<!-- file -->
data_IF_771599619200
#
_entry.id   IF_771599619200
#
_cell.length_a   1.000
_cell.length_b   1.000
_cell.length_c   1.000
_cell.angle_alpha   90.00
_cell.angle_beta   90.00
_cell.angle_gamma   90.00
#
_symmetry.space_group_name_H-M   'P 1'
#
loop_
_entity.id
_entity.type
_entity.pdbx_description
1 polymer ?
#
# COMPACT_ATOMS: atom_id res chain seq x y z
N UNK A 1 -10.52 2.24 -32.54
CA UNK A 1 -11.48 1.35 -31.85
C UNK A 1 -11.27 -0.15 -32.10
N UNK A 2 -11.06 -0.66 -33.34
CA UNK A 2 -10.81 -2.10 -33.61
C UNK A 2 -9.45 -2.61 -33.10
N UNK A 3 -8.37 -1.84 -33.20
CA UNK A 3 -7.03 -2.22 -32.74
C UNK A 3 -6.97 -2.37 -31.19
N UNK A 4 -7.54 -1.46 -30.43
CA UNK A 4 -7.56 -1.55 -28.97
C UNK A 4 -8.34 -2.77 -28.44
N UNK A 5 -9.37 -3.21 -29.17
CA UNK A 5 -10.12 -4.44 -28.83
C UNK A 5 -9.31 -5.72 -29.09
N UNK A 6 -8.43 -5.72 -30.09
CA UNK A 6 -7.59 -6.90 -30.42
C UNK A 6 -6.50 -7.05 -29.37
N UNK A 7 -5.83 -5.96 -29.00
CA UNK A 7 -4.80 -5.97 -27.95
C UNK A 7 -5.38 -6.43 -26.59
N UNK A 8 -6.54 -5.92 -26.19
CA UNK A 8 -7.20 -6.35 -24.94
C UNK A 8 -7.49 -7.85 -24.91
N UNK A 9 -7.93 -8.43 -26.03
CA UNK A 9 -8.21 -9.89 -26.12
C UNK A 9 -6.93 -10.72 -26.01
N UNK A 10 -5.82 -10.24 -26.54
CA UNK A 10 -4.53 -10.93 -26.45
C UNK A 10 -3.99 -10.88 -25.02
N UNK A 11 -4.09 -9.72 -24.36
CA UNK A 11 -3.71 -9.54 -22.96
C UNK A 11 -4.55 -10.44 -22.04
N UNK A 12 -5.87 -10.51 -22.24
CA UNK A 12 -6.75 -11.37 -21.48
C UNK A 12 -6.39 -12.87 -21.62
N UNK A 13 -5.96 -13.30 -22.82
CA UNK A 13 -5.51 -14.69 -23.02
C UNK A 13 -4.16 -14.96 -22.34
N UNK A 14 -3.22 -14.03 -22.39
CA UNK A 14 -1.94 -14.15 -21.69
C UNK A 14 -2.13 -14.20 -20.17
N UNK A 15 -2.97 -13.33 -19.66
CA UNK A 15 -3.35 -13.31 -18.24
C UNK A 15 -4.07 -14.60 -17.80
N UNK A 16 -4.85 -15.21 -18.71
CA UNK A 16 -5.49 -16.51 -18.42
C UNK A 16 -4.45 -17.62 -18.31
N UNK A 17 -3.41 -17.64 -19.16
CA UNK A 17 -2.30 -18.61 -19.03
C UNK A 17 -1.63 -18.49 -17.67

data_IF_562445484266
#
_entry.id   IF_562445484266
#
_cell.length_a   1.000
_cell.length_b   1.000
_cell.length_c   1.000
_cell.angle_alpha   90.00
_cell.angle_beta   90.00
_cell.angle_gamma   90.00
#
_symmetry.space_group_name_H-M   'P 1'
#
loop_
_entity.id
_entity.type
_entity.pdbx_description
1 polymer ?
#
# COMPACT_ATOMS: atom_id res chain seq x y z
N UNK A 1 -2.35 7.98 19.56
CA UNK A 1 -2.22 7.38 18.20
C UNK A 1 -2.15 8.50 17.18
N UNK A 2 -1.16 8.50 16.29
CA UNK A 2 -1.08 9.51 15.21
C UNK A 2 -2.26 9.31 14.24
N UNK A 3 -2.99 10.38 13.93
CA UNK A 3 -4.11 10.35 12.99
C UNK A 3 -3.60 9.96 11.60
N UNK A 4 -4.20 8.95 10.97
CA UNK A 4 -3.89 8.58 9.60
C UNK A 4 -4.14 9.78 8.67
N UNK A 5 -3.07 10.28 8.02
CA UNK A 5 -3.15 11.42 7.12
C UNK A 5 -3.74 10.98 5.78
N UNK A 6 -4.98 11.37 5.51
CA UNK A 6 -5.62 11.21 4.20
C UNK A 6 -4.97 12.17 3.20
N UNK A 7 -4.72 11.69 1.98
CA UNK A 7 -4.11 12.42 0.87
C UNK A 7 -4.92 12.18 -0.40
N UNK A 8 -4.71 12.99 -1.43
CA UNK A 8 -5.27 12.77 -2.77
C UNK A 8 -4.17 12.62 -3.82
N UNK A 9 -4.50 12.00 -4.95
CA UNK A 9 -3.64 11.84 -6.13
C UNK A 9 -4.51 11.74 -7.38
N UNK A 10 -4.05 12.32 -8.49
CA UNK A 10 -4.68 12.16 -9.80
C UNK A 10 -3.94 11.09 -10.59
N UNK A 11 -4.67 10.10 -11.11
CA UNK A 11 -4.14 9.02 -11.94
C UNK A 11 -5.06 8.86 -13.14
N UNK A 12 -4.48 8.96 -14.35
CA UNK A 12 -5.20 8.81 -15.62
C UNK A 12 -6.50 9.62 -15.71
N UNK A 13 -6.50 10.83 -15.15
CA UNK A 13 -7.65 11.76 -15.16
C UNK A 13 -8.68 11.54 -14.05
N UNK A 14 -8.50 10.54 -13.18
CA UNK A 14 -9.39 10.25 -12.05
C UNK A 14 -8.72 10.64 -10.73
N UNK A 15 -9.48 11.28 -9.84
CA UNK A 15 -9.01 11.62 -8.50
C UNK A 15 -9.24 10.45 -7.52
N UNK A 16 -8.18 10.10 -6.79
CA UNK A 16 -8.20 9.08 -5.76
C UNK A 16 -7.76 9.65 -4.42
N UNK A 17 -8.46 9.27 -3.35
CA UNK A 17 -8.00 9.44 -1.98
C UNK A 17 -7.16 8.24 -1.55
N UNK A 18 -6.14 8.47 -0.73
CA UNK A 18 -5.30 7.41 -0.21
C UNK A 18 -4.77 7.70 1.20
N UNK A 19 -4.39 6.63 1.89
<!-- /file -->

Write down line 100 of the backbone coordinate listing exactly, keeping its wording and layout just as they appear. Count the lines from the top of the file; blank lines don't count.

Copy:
C UNK A 3 -3.60 9.96 11.60